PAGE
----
But others were critical. Congressmember Cori Bush (D-Missouri), a straight ally, tweeted the proposal was "unacceptable."

"In the face of a barrage of attacks on trans people, especially trans kids, our trans community is counting on us to have their backs. At no point should we 'compromise' on trans rights with transphobic people," Bush wrote.

DOE referred to reports from stakeholder groups and others that indicate how, in schools, participation in sports serves various social, emotional, physical, and cognitive development, such as learning to work as a team.

"The department finds the work of these organizations on this issue to be informative to the extent the organizations aim to balance important interests, minimize harm to students whose opportunity to participate on a male or female team consistent with their gender identity would be limited or denied, and take account of the sport, level of competition, and grade or education level of students," stated the DOE proposal.

"...Youth participation in athletics is associated with many physical, emotional, academic, and interpersonal benefits for students, including increased cognitive performance and creativity, improved educational and occupational skills, higher academic performance and likelihood of graduation from a 4-year college, improved mental health, and improved cardiovascular and muscle fitness, as well as reduced risk of cancer and diabetes, and has the potential to help students develop traits that benefit them in school and throughout life, including teamwork, discipline, resilience, leadership, confidence, social skills, and physical fitness," stated the DOE proposal.

At deadline, the proposed rule change had not yet been published in the Federal Register. Once it is, interested groups and individuals have 30 days to submit comments for DOE to consider before publishing a final rule change.

West Virginia case

A U.S. Supreme Court vote on April 6 temporarily stopped a recently passed ban in West Virginia against transgender athletes. The law is a variation on the numerous laws against transgender students that are being enacted around the country. The West Virginia law requires that public secondary schools and universities bar any student identified as male at birth from participating in a sport designated for female students.

The Supreme Court justices voted 7-2 in West Virginia v. BPJ to reject the state's request that it vacate a federal appeals court injunction in February that prevented the anti-transgender law from taking effect. The injunction is set to remain in place until the appeals court rules on the constitutionality of the law.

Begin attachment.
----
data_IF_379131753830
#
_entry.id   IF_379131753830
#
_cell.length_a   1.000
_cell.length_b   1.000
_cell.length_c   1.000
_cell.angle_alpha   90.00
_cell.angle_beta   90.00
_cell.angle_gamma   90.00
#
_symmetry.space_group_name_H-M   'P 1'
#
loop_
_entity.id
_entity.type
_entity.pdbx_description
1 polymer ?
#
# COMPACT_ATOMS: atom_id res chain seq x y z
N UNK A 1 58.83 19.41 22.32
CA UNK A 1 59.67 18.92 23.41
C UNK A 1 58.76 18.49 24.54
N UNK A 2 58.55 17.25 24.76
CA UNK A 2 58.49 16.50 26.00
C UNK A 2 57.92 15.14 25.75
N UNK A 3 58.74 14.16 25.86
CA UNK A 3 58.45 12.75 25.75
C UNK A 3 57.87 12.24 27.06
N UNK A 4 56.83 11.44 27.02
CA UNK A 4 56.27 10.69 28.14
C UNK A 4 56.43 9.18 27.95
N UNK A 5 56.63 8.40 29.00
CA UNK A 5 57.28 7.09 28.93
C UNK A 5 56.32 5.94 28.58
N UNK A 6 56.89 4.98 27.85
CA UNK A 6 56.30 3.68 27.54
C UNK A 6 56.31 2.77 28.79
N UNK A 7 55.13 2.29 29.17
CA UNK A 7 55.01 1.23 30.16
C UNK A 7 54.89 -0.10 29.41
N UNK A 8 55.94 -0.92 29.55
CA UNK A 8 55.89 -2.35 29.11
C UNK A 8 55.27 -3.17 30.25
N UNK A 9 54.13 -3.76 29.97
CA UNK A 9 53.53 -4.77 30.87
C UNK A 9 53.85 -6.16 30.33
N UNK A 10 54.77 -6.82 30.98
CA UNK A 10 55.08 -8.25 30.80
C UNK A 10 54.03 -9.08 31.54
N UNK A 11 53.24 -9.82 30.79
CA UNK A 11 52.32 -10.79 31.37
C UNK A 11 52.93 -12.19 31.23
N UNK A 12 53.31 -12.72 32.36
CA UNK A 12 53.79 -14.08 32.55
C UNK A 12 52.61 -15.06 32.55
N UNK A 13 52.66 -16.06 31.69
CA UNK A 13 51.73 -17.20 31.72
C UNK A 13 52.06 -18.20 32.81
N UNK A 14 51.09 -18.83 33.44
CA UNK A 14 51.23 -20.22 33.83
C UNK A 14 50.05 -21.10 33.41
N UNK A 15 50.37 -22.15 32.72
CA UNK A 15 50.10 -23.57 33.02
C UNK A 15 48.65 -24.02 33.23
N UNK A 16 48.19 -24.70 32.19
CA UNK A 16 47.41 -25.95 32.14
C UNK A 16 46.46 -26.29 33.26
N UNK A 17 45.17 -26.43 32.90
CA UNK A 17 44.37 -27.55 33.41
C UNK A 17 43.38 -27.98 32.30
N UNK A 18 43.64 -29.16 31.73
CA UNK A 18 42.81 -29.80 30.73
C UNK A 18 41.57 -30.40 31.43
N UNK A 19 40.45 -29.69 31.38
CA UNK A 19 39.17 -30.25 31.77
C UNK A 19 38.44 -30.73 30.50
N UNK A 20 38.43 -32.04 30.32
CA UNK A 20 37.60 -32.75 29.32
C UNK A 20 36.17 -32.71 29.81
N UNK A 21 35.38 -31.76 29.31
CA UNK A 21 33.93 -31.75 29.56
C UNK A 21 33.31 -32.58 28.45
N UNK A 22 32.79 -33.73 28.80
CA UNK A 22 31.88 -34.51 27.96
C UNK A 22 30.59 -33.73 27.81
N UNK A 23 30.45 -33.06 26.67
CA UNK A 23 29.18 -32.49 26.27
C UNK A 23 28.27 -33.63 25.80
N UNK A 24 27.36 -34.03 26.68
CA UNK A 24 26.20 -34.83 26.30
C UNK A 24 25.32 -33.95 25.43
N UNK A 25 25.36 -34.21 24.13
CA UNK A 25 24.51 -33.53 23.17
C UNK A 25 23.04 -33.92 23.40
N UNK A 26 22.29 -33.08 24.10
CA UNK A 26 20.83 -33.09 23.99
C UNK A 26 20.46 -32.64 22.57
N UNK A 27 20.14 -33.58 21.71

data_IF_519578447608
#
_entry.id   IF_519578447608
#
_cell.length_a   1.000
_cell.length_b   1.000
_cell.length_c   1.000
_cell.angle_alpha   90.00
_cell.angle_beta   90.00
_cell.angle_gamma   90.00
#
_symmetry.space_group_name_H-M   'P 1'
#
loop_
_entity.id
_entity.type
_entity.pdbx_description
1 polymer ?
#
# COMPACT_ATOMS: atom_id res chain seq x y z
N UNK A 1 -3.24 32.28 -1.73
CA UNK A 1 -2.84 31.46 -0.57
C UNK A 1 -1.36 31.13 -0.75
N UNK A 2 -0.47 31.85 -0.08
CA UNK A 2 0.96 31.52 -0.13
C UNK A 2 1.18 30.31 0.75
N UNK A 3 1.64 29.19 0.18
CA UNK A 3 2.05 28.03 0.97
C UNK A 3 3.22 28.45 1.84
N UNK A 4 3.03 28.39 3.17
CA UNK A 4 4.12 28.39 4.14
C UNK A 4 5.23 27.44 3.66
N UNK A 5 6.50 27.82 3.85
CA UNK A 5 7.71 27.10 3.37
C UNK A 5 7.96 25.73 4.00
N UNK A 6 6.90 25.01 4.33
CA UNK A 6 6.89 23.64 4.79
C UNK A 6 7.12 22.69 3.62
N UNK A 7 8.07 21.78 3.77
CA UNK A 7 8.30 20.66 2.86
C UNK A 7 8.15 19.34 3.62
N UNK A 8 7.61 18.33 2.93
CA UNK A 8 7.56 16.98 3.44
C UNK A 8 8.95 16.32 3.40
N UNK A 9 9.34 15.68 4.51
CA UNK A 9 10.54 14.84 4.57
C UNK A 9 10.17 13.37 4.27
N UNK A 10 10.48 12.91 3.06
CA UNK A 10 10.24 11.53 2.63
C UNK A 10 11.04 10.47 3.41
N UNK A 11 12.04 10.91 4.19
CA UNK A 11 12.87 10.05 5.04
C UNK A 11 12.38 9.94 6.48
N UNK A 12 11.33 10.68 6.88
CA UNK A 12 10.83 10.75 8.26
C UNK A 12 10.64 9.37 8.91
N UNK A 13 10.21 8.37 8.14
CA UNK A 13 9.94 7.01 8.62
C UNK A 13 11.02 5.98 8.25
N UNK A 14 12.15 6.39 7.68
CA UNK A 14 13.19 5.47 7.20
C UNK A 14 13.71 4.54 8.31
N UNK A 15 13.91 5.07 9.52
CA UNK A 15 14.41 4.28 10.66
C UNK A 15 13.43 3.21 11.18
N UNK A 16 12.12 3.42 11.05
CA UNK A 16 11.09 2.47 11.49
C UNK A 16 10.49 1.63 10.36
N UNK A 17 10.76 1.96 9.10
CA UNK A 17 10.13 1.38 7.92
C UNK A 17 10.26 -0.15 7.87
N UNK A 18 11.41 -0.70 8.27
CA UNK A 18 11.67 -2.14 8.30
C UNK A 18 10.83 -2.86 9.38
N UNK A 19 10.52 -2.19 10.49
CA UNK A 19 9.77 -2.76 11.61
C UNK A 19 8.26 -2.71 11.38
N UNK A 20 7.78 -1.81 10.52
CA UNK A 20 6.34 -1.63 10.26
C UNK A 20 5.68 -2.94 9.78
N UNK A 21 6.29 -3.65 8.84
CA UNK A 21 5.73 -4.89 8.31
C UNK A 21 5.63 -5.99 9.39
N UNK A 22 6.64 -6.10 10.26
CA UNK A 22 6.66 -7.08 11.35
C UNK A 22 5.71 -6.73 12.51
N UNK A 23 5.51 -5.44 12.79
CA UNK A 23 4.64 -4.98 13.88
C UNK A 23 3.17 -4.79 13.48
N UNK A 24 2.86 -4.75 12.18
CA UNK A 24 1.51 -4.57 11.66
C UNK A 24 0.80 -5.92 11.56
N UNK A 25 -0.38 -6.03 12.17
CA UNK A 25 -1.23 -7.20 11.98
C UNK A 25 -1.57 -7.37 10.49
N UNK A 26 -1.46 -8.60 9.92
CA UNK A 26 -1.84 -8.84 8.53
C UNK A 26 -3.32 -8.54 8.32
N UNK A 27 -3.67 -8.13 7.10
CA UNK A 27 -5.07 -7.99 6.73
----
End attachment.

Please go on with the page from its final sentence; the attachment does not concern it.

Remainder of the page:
The Alliance Defending Freedom joined the state of West Virginia in its request to vacate the 4th U.S. Circuit Court of Appeal's injunction. Twenty-one states joined a brief supporting West Virginia's request, including Florida, Georgia, Texas, and Virginia. And a group of 67 female athletes, coaches, and parents, including lesbian tennis legend Navratilova, submitted a brief in support of the West Virginia law.

"At every level, we are aware that less skilled, less determined males beat higher level female athletes because of innate physical difference in the sexes," said the group's brief. "...When women and girls are asked to compete against male athletes, they are asked to ignore biological reality, the reality that defines female physical bodies."

Justices Clarence Thomas and Samuel Alito, the Supreme Court's most consistently anti-LGBTQ members, submitted a dissent to the majority's denial of West Virginia's request. They said the court is "likely" to take up the issue "in the near future." Specifically, they said, the issue will be whether Title IX of the Education Amendments of 1972 or the 14th Amendment's Equal Protection Clause prohibit a state law "restricting participation in women's or girls' sports based on genes or physiological or anatomical characteristics." The dissent also hinted that the majority's vote may have been based on a procedural matter: that West Virginia took too long — 18 months — before seeking to vacate the lower court injunctions, though that is being contested on appeal.

The West Virginia law was due to go into effect in July 2021, but the American Civil Liberties Union and Lambda Legal Defense and Education Fund filed litigation, BPJ v. West Virginia, to challenge the constitutionality of the law and prevent it from taking effect. Subsequent to filing the lawsuit, the plaintiff in the challenge has been identified as now 12-year-old Becky Pepper-Jackson.

LGBTQ youth helpline

In related news, White House press secretary Karine Jean-Pierre, a lesbian, announced at her daily briefing April 6 that the administration has also created a special helpline for LGBTQ youth. Using the new National Suicide Prevention Lifeline, a transgender or LGBQ person can call 988 and then press the number 3 to be connected to a counselor who has been specifically trained to help LGBTQ+ youth.

"This has been one of the worst weeks of 2023 so far in terms of anti-LGBTQ bills becoming law in states across America," noted Jean-Pierre. She explained that four states — Idaho, Indiana, Kansas, and North Dakota — enacted anti-LGBTQ bills last week. The Kansas law bans transgender kids from school sports. A total of 14 states currently ban health care professionals from providing gender-affirming care.

"Look, this is awful news. Let's be very clear about that," said Jean-Pierre. "LGBTQI+ kids are resilient. They are fierce. They fight back. They're not going anywhere. And we have their back. This administration has their back."